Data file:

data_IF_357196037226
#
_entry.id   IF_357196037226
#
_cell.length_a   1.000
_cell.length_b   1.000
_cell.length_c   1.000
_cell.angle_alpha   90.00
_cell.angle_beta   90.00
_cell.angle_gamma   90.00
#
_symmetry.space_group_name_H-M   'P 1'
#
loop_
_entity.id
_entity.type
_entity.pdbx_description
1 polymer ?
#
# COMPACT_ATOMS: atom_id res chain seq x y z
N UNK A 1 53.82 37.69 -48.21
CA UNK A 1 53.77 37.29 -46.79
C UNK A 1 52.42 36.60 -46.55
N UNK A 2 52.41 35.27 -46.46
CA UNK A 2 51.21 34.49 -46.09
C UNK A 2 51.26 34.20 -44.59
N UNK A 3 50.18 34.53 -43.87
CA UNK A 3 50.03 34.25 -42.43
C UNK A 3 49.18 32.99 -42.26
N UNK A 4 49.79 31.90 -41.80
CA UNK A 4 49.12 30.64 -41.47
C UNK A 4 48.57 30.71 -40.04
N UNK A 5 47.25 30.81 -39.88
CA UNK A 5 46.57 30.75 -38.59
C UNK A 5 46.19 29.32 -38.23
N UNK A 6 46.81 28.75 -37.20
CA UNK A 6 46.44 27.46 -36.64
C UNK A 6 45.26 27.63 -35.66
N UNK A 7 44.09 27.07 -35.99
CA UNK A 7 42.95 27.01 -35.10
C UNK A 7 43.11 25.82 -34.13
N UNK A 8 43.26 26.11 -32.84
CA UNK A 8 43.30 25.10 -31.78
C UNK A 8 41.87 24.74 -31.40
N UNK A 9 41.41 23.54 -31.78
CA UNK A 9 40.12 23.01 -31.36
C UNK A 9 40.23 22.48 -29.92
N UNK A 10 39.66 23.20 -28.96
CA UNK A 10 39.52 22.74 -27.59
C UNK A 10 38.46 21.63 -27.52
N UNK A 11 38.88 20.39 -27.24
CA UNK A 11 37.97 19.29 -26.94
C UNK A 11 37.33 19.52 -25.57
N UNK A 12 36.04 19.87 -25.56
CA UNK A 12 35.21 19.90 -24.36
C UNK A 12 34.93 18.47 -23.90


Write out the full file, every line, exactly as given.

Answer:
data_IF_357196037226
#
_entry.id   IF_357196037226
#
_cell.length_a   1.000
_cell.length_b   1.000
_cell.length_c   1.000
_cell.angle_alpha   90.00
_cell.angle_beta   90.00
_cell.angle_gamma   90.00
#
_symmetry.space_group_name_H-M   'P 1'
#
loop_
_entity.id
_entity.type
_entity.pdbx_description
1 polymer ?
#
# COMPACT_ATOMS: atom_id res chain seq x y z
N UNK A 1 53.82 37.69 -48.21
CA UNK A 1 53.77 37.29 -46.79
C UNK A 1 52.42 36.60 -46.55
N UNK A 2 52.41 35.27 -46.46
CA UNK A 2 51.21 34.49 -46.09
C UNK A 2 51.26 34.20 -44.59
N UNK A 3 50.18 34.53 -43.87
CA UNK A 3 50.03 34.25 -42.43
C UNK A 3 49.18 32.99 -42.26
N UNK A 4 49.79 31.90 -41.80
CA UNK A 4 49.12 30.64 -41.47
C UNK A 4 48.57 30.71 -40.04
N UNK A 5 47.25 30.81 -39.88
CA UNK A 5 46.57 30.75 -38.59
C UNK A 5 46.19 29.32 -38.23
N UNK A 6 46.81 28.75 -37.20
CA UNK A 6 46.44 27.46 -36.64
C UNK A 6 45.26 27.63 -35.66
N UNK A 7 44.09 27.07 -35.99
CA UNK A 7 42.95 27.01 -35.10
C UNK A 7 43.11 25.82 -34.13
N UNK A 8 43.26 26.11 -32.84
CA UNK A 8 43.30 25.10 -31.78
C UNK A 8 41.87 24.74 -31.40
N UNK A 9 41.41 23.54 -31.78
CA UNK A 9 40.12 23.01 -31.36
C UNK A 9 40.23 22.48 -29.92
N UNK A 10 39.66 23.20 -28.96
CA UNK A 10 39.52 22.74 -27.59
C UNK A 10 38.46 21.63 -27.52
N UNK A 11 38.88 20.39 -27.24
CA UNK A 11 37.97 19.29 -26.94
C UNK A 11 37.33 19.52 -25.57
N UNK A 12 36.04 19.87 -25.56
CA UNK A 12 35.21 19.90 -24.36
C UNK A 12 34.93 18.47 -23.90